Much like the band’s most renowned release “Reign In Blood”, most of the time these songs cook at varying rates of moshing insanity, and their most ambitious and memorable songs are the opener and the closer. Both of these songs generally incorporate the same driving, fast as hell combination of thrash beats and signature riffing heard in the shorter numbers, alongside a set of slower atmospheric sections, but taking the route of a more human testimony of the events depicted rather than the otherworldly nature of the 80s material. But unlike said album, there are a few slower songs on here with commonalities to various experiments like “Fragments Of What Used To Be” and “Dead Skin Mask”, culminating in “Human Strain” and “Playing With Dolls”, both of which are decent but don’t slay the senses like the rest of the album does.
Disagreements will naturally be had amongst Slayer’s fans over this album, largely because most associate the band’s past greatness with the somewhat dense atmospheric aesthetic that their classic works was steeped in, which is not present here. But it is otherwise a nearly 100% faithful revisiting of that period musically, perhaps to the point of asserting its desire to have been released in 1992 rather than 2009. But at the end of the day, the important part of any album isn’t the year it was copyrighted, but the contents contained therein.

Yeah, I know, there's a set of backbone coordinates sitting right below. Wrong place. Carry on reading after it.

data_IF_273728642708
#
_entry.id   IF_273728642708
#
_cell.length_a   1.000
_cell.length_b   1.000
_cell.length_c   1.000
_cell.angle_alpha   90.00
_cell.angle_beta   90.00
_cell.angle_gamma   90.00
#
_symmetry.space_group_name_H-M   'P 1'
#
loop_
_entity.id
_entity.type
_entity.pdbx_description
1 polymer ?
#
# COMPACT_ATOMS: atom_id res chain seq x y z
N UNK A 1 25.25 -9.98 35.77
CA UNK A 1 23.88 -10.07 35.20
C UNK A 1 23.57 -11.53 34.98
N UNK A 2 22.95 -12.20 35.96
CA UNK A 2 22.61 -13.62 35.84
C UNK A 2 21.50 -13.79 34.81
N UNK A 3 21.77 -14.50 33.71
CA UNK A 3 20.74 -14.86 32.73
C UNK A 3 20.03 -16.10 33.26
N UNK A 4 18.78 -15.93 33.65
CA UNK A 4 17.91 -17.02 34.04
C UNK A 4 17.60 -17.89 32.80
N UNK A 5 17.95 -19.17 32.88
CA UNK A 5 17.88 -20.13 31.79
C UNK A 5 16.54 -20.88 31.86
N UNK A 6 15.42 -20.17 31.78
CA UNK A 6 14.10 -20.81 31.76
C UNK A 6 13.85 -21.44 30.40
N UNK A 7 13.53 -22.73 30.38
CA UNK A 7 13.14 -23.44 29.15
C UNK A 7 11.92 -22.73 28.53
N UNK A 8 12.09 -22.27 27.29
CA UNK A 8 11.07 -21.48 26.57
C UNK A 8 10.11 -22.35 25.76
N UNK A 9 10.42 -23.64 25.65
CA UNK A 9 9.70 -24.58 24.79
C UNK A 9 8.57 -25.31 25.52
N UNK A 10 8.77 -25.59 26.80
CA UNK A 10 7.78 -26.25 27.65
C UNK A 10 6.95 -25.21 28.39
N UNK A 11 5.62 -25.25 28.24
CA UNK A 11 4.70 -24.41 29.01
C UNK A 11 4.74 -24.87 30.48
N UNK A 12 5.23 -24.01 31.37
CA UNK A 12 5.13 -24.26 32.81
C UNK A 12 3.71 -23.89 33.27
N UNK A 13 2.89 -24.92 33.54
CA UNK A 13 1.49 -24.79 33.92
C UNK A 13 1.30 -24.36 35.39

Originally submitted to (www.metal-observer.com) on March 1, 2010.
Starting with Christ Illusion I started buying Slayer stuff again for the first time since Divine Intervention. Hell, Slayer sound like Slayer again since 2006 for the first time in many, many years. Just like with all the thrash metal bands from the eighties I’d be rather senile to expect or demand releases just as genius as their ancient masterpieces but it’s damn good if they at least start thrashing again. So to be honest when such a band just releases a thrash metal album instead of those nineties-ridden nu-metal, poprock or groove attempts, I’m happy. And this is exactly what Slayer has done, save a few dull tracks, for the second album in a row.
What could be the complaint or discarding-argument of some people, the riffs (or even the entire approach of their faster material) sounding old fashioned or even rehashed, actually is a strong point in my humble opinion. Isn’t this exactly what legions of fans cried for when Slayer went AWOL on Diabolus in Musica and God Hates Us All? Well, on World Painted Blood most Slayer riffs are Slayer riffs, it’s their signature sound. Just listen to ‘Psychopathy Red’. This can’t be anything but Slayer. And honestly, if this reminds you of something, it’s Slayer themselves again and again. And if it reminds you of something else, it’ll be a band that has been influenced by Slayer.